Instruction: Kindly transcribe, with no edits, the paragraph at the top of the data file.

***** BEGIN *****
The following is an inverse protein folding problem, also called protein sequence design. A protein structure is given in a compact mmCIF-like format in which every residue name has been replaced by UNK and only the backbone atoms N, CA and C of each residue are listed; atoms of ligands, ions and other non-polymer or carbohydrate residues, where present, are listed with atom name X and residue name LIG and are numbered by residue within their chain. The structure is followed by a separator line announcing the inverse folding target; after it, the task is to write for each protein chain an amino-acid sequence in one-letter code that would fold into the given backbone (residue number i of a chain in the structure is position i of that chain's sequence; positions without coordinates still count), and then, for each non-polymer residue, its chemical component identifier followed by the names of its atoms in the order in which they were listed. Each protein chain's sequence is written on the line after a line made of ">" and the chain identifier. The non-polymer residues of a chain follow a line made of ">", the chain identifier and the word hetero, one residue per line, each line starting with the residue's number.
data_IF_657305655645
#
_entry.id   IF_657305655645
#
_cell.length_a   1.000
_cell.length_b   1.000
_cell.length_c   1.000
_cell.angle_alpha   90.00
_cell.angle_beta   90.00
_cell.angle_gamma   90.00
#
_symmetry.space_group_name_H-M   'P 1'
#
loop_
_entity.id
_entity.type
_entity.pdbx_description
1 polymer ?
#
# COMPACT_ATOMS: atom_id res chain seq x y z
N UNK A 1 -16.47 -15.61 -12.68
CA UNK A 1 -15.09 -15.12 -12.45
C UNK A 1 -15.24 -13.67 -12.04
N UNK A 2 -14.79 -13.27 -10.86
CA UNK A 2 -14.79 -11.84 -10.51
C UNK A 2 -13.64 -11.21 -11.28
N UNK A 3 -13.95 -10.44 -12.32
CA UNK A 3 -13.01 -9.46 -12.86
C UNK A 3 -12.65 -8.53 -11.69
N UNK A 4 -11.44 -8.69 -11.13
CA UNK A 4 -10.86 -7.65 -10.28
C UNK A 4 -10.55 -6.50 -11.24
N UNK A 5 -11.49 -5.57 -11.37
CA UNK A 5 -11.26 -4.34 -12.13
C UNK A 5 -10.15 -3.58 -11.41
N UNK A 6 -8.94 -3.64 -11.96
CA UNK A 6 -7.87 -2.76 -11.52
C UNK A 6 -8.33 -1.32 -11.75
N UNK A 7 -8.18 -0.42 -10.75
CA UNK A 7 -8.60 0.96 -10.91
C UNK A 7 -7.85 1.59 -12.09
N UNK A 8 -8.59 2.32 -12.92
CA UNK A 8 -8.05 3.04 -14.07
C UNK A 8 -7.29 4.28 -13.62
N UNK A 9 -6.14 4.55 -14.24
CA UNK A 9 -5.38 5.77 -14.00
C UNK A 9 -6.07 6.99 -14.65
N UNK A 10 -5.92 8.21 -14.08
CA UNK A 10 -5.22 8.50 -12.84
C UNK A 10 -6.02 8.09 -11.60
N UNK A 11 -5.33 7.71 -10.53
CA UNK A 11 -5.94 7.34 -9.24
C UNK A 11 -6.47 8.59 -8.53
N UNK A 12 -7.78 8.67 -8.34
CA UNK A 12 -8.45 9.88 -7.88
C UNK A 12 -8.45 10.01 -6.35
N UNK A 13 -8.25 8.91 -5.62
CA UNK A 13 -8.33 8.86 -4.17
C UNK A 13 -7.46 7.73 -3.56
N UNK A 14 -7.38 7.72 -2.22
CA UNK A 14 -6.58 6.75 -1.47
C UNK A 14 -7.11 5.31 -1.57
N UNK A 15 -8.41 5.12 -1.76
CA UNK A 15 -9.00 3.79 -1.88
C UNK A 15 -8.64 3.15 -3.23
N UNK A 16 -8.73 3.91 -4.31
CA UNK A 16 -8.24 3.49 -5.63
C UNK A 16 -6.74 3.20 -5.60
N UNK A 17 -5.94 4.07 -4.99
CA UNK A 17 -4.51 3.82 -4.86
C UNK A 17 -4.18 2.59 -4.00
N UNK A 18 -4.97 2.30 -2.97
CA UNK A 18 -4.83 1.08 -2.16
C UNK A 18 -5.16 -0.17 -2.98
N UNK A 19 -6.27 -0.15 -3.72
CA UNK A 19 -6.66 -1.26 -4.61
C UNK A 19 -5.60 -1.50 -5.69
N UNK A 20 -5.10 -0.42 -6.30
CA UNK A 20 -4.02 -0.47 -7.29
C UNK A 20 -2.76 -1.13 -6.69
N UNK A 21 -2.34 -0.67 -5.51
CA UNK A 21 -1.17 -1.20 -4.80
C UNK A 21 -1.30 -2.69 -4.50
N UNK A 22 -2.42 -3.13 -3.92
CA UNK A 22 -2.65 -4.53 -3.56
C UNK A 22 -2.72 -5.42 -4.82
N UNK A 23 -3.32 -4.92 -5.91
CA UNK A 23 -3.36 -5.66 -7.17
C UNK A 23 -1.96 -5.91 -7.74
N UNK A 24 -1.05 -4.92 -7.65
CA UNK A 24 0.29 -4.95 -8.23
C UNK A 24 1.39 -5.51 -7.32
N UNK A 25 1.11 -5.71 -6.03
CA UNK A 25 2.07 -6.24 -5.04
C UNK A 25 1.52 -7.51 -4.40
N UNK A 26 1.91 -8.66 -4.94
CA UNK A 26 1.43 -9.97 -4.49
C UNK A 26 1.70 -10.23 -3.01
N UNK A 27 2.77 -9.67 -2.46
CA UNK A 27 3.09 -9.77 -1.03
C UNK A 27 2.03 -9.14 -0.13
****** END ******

The following is an inverse protein folding problem, also called protein sequence design. A protein structure is given in a compact mmCIF-like format in which every residue name has been replaced by UNK and only the backbone atoms N, CA and C of each residue are listed; atoms of ligands, ions and other non-polymer or carbohydrate residues, where present, are listed with atom name X and residue name LIG and are numbered by residue within their chain. The structure is followed by a separator line announcing the inverse folding target; after it, the task is to write for each protein chain an amino-acid sequence in one-letter code that would fold into the given backbone (residue number i of a chain in the structure is position i of that chain's sequence; positions without coordinates still count), and then, for each non-polymer residue, its chemical component identifier followed by the names of its atoms in the order in which they were listed. Each protein chain's sequence is written on the line after a line made of ">" and the chain identifier. The non-polymer residues of a chain follow a line made of ">", the chain identifier and the word hetero, one residue per line, each line starting with the residue's number.